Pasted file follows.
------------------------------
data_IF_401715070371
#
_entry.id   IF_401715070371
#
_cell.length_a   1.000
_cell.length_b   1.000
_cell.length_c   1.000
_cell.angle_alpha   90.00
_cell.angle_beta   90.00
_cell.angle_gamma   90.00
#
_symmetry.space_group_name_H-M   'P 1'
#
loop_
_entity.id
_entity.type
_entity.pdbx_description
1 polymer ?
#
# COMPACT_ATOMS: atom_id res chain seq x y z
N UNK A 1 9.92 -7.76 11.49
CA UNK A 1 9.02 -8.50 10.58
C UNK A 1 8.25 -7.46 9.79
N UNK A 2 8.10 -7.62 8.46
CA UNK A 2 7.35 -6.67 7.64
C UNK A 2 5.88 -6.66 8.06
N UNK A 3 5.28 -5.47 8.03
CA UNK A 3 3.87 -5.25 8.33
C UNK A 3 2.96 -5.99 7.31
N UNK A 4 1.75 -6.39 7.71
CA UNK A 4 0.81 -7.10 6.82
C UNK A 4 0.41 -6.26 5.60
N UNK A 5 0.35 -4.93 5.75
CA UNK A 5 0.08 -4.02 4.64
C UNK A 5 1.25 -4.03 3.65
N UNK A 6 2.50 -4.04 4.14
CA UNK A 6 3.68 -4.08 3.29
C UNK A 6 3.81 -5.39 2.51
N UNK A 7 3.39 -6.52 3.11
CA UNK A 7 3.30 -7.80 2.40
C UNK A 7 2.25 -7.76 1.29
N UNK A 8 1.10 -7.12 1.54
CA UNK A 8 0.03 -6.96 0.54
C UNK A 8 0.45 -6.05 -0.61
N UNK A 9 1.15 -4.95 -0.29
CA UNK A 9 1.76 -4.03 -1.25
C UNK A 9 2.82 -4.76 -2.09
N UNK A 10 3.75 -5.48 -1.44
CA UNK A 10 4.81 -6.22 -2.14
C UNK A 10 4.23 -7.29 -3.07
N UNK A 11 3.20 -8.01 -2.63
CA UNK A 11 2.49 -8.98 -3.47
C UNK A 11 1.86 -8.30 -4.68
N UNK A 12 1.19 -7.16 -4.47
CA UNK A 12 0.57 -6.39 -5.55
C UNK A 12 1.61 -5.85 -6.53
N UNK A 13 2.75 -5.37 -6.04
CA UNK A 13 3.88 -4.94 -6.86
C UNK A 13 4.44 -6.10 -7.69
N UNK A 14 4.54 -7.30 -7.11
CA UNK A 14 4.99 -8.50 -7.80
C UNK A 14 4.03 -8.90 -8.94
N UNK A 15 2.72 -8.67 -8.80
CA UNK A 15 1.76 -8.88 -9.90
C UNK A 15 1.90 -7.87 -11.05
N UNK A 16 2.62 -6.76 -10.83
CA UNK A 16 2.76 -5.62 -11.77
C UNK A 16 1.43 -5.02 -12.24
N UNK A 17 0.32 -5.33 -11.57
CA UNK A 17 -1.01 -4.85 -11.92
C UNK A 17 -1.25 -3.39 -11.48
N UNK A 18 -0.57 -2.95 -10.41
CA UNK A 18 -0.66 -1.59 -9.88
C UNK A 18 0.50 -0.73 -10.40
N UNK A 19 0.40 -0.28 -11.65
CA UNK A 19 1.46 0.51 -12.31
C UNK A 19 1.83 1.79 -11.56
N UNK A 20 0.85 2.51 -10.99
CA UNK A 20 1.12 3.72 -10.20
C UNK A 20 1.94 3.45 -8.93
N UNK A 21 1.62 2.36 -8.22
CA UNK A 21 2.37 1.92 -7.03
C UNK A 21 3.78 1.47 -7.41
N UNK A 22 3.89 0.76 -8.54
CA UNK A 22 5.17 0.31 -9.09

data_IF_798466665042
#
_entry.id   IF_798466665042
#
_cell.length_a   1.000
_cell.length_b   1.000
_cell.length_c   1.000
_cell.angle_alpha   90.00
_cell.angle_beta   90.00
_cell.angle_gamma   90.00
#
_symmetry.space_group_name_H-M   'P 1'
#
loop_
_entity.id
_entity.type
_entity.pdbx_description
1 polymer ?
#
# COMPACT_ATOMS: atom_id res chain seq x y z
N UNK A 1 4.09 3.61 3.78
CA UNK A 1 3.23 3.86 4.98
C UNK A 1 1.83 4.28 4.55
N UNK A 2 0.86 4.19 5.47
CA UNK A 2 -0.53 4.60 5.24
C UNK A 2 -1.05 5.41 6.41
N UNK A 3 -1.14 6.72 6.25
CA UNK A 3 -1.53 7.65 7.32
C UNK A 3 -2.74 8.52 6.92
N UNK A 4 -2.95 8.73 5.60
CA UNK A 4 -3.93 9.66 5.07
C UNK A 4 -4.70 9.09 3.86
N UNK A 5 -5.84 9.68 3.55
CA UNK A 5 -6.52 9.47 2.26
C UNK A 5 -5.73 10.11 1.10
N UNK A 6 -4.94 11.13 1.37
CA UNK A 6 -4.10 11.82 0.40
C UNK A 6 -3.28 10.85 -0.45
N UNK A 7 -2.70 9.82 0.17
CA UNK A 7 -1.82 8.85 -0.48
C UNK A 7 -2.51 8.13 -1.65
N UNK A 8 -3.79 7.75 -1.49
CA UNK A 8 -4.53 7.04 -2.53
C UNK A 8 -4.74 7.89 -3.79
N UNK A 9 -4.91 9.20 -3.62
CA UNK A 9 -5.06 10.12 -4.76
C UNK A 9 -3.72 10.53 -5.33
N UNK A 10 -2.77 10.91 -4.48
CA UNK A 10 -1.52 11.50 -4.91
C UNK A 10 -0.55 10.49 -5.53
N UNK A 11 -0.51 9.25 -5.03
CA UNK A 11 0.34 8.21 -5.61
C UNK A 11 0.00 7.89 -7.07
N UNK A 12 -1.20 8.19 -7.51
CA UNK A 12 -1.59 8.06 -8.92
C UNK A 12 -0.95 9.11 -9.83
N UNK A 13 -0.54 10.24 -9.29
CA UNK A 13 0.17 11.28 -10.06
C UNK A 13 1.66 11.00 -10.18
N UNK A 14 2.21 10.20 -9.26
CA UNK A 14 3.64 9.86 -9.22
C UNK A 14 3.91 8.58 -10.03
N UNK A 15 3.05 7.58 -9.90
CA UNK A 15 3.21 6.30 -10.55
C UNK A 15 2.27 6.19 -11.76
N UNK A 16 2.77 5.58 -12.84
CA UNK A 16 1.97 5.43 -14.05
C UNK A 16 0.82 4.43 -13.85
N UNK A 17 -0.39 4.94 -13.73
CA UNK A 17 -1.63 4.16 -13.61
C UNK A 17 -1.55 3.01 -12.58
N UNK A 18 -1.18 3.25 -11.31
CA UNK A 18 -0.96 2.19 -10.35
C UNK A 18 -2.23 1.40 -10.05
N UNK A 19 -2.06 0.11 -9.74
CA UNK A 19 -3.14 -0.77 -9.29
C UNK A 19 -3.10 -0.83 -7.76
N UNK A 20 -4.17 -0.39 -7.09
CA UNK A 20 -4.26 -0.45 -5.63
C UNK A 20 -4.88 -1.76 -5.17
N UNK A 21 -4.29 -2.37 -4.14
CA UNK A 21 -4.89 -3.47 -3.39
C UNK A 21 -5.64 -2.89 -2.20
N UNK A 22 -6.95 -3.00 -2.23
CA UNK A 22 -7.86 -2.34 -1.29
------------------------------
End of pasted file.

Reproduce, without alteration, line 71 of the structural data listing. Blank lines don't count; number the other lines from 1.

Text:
C UNK A 17 -1.25 -3.39 -11.48